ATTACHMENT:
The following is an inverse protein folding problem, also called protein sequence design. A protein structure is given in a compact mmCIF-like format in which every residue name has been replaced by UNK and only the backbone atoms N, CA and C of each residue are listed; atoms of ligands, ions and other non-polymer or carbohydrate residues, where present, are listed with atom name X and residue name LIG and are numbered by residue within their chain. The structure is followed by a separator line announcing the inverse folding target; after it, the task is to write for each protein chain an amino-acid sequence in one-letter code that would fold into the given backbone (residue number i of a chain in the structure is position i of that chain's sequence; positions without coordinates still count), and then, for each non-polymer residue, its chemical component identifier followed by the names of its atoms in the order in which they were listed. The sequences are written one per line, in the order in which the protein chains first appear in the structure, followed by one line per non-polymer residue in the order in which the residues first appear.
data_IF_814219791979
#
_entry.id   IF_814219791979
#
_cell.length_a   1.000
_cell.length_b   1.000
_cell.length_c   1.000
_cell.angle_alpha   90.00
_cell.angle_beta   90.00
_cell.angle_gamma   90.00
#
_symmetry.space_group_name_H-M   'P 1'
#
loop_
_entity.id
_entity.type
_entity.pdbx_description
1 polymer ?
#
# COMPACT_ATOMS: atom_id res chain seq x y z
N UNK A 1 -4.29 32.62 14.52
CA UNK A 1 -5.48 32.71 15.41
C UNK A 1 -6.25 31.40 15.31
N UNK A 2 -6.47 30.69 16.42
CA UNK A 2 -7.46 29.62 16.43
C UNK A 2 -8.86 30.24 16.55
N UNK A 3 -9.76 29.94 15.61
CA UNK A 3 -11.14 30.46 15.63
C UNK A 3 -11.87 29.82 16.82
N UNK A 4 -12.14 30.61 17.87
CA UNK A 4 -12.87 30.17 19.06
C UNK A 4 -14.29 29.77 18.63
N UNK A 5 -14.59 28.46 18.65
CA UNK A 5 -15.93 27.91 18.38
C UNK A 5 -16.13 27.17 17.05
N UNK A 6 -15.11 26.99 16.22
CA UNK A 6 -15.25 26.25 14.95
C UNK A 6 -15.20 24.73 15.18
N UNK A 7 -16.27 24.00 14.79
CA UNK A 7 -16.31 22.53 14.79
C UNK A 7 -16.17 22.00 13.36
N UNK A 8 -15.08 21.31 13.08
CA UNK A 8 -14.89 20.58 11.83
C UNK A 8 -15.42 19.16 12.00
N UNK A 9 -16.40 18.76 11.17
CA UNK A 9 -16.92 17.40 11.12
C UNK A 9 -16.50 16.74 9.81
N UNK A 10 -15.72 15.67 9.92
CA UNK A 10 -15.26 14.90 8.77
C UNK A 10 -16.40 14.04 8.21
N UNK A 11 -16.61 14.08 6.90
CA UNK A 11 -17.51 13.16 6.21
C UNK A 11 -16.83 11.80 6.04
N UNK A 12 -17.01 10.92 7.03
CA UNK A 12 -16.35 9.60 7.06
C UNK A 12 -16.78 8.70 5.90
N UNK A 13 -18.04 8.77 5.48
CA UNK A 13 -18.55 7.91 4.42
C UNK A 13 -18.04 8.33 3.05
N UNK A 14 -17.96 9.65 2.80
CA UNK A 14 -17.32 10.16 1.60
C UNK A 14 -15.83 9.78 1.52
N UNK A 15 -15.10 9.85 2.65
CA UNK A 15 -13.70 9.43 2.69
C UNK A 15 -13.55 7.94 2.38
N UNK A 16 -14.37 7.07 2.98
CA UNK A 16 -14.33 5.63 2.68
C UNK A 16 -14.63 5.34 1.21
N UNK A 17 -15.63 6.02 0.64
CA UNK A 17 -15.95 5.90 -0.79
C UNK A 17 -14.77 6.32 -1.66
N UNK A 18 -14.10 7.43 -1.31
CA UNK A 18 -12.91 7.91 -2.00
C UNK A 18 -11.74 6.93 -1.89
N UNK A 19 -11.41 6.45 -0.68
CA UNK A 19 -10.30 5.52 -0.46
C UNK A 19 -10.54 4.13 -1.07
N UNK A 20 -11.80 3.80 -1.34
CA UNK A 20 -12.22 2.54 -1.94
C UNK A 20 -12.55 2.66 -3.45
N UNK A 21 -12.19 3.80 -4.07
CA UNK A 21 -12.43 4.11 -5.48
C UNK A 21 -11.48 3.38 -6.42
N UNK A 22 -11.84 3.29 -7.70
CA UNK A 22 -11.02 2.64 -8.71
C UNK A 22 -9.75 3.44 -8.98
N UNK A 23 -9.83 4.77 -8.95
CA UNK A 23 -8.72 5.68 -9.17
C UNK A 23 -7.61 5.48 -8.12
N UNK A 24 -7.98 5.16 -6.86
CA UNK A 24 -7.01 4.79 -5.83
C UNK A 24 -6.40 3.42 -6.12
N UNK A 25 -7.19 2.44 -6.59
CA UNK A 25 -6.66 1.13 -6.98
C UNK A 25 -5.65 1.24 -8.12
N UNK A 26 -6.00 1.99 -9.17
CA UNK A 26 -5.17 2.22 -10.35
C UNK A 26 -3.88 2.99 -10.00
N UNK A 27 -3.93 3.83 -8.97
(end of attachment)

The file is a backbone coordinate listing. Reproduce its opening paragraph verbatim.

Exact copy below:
The following is an inverse protein folding problem, also called protein sequence design. A protein structure is given in a compact mmCIF-like format in which every residue name has been replaced by UNK and only the backbone atoms N, CA and C of each residue are listed; atoms of ligands, ions and other non-polymer or carbohydrate residues, where present, are listed with atom name X and residue name LIG and are numbered by residue within their chain. The structure is followed by a separator line announcing the inverse folding target; after it, the task is to write for each protein chain an amino-acid sequence in one-letter code that would fold into the given backbone (residue number i of a chain in the structure is position i of that chain's sequence; positions without coordinates still count), and then, for each non-polymer residue, its chemical component identifier followed by the names of its atoms in the order in which they were listed. The sequences are written one per line, in the order in which the protein chains first appear in the structure, followed by one line per non-polymer residue in the order in which the residues first appear.